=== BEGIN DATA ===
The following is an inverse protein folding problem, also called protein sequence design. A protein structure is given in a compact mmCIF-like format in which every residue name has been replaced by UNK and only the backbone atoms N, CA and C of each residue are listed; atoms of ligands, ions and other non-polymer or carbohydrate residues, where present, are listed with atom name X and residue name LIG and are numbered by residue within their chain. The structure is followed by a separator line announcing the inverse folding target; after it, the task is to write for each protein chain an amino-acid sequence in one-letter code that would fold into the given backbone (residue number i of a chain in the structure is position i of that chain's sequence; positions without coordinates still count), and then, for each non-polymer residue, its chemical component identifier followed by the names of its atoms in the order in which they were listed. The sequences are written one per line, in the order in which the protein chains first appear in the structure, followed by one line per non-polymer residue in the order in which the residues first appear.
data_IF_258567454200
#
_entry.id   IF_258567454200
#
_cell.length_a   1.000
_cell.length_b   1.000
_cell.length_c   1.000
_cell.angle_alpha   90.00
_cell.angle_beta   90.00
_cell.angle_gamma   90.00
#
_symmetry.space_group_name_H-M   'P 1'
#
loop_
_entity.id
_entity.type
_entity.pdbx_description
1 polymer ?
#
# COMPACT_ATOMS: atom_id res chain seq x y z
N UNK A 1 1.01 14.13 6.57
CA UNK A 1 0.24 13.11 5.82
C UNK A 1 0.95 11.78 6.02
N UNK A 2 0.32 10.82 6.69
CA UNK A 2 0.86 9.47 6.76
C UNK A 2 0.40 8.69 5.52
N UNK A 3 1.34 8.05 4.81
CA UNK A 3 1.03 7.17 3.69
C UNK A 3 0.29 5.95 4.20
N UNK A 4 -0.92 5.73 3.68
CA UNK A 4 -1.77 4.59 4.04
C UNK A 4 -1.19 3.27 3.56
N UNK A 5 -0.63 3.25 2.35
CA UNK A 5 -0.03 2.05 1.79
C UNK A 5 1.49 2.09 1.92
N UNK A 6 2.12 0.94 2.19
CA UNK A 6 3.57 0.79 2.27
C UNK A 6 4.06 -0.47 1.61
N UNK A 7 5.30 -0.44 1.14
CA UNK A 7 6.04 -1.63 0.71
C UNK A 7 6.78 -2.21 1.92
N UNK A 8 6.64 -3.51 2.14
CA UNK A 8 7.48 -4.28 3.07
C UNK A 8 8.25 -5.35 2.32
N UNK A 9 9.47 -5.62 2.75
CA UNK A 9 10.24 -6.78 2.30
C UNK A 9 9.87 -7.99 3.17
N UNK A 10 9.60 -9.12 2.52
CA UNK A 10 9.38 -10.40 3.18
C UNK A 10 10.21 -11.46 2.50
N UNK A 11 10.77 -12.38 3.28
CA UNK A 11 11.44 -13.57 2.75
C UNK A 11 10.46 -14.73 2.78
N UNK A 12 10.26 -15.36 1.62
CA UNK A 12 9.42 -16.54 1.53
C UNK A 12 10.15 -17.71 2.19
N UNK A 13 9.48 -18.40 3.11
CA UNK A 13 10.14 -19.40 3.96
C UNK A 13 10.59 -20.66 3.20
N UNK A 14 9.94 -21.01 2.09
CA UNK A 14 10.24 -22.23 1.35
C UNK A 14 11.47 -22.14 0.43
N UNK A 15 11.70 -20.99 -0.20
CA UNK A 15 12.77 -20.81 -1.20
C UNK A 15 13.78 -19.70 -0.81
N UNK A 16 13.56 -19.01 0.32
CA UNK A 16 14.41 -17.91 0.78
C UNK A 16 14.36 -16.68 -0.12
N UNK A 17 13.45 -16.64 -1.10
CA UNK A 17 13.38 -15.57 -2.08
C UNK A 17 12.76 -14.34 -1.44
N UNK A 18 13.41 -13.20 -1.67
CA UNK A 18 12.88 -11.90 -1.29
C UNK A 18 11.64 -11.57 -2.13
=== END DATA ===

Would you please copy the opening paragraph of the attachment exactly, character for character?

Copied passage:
The following is an inverse protein folding problem, also called protein sequence design. A protein structure is given in a compact mmCIF-like format in which every residue name has been replaced by UNK and only the backbone atoms N, CA and C of each residue are listed; atoms of ligands, ions and other non-polymer or carbohydrate residues, where present, are listed with atom name X and residue name LIG and are numbered by residue within their chain. The structure is followed by a separator line announcing the inverse folding target; after it, the task is to write for each protein chain an amino-acid sequence in one-letter code that would fold into the given backbone (residue number i of a chain in the structure is position i of that chain's sequence; positions without coordinates still count), and then, for each non-polymer residue, its chemical component identifier followed by the names of its atoms in the order in which they were listed. The sequences are written one per line, in the order in which the protein chains first appear in the structure, followed by one line per non-polymer residue in the order in which the residues first appear.